“It prevents the plants from making certain proteins that are needed for plant growth. Glyphosate stops a specific enzyme pathway, the shikimic acid (an important biochemical metabolite in plants and microorganisms) pathway. While using Roundup brand, a farmer should take serious precautionary measures. A farmer should wear protective gloves/clothing to protect the eyes and the faces. If the same weedicide touches the eyes, it should be rinsed cautiously with water for several minutes.

“One should remove contact lenses if he or she intends to use the same weedicide and immediately call a doctor in case of emergencies. One should not forget to collect spillage and the same should not be released to the wider environment,” Lamyanba said.

He said the impact of the chemical weedicide on animals and humans were evaluated by regulatory agencies in the USA, Canada, Japan, Australia, and the European Union, as well as the Joint Meeting on Pesticide Residues of the United Nations and World Health Organization (WHO).

These agencies looked at cancer rates in humans and studied laboratory animals that were fed high doses of glyphosate. Based on these studies, they determined that glyphosate is not likely to be carcinogenic.

However, a committee of scientists working for the International Agency for Research on Cancer of the WHO evaluated few studies. These studies reported that glyphosate is probably carcinogenic.


In India, the consumption of glyphosate was 148 million tonnes in 2014-15, the highest for any herbicides. A similar study was carried out in 2010 by Indian scientists that had found that glyphosate-induced weedicides have carcinogenic effects. However, in Manipur there is no such study conducted so far.

In 2015, International Agency for Research on Cancer (IARC) studies under WHO concluded glyphosate is probably carcinogenic to humans. Following this, countries like France, Italy, and Vietnam have banned the use of glyphosate.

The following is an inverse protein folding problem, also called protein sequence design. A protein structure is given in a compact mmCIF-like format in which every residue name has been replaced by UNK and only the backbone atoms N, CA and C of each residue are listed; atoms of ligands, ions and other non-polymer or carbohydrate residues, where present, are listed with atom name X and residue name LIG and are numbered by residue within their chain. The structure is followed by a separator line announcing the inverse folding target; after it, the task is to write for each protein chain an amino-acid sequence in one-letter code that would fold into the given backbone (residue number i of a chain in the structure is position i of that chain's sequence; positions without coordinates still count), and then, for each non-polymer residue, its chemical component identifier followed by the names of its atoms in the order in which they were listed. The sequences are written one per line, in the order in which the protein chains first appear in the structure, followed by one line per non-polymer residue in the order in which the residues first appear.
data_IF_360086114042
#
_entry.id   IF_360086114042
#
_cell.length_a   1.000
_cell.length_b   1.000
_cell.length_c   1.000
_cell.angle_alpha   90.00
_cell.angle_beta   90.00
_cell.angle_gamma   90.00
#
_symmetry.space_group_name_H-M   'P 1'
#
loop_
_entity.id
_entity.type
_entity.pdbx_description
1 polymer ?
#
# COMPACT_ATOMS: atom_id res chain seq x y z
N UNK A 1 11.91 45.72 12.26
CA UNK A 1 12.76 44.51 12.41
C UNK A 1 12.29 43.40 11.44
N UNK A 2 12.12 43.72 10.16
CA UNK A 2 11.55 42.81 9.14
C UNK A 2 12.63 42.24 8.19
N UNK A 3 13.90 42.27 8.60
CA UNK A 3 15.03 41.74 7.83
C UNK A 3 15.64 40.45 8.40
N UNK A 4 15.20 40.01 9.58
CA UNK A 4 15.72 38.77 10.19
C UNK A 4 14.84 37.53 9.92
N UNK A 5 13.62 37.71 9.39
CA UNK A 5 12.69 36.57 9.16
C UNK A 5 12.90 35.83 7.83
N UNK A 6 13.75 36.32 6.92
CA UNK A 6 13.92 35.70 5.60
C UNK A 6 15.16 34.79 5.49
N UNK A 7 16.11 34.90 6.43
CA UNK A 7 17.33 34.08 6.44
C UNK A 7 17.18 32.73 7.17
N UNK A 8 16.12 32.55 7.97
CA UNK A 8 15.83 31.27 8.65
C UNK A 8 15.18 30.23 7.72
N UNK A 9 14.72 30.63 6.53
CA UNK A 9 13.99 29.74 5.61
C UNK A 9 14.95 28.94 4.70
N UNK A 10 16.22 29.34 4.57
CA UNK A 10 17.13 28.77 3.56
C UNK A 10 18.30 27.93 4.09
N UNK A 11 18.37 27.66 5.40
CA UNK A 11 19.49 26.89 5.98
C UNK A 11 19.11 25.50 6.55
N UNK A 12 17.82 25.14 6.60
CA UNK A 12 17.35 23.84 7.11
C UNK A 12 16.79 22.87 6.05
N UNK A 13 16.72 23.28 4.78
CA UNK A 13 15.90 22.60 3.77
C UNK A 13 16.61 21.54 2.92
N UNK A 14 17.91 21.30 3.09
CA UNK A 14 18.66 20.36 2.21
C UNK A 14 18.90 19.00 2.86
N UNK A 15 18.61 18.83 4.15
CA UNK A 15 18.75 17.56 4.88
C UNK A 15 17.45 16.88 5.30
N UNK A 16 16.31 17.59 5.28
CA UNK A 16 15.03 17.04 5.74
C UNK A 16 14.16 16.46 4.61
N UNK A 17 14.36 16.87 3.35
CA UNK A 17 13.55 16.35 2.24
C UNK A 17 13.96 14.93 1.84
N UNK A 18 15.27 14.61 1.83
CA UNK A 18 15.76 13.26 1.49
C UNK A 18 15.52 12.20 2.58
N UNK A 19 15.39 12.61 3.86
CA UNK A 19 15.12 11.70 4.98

It may also be mentioned that in Kerala, glyphosate was banned beyond 90 days as illegal. As per the Insecticides Act, 1968, the Centre has the power to ban any agrochemical product permanently after following a certain procedure. However, states can also put restrictions on their sale and use for a maximum period of 90 days.

In Manipur, many farmers have started organic farming that does not use any chemical fertilizers. However, most of the farmers who are growing vegetables are rampantly using weedicides.

Kh Nimaichand, APO-MOVCDNER-Agri, directorate of agriculture, government of Manipur said that almost all weedicides or herbicides have side effects if they are wrongly used. There are pre-emergent and post-emergent weedicides.

“Most of the farmers use Roundup on small bunds separating the beds in a paddy field before sowing. It is not good to use the same in the ridge. If the harvesting season is complete, edible grass/herb like Peruk (Centella Asiatica, commonly known as Indian pennywort) will be contaminated with glyphosate,” warned Kh Nimaichand. He appeals to the farmers to consult experts before using any kind of weedicides/herbicides or pesticides.  


First published:


farmersRoundup in manipurweedicideRoundupharmful weedicideglyphosate

Babie Shirin

Babie Shirin

IFP Reporter, IMPHAL, Manipur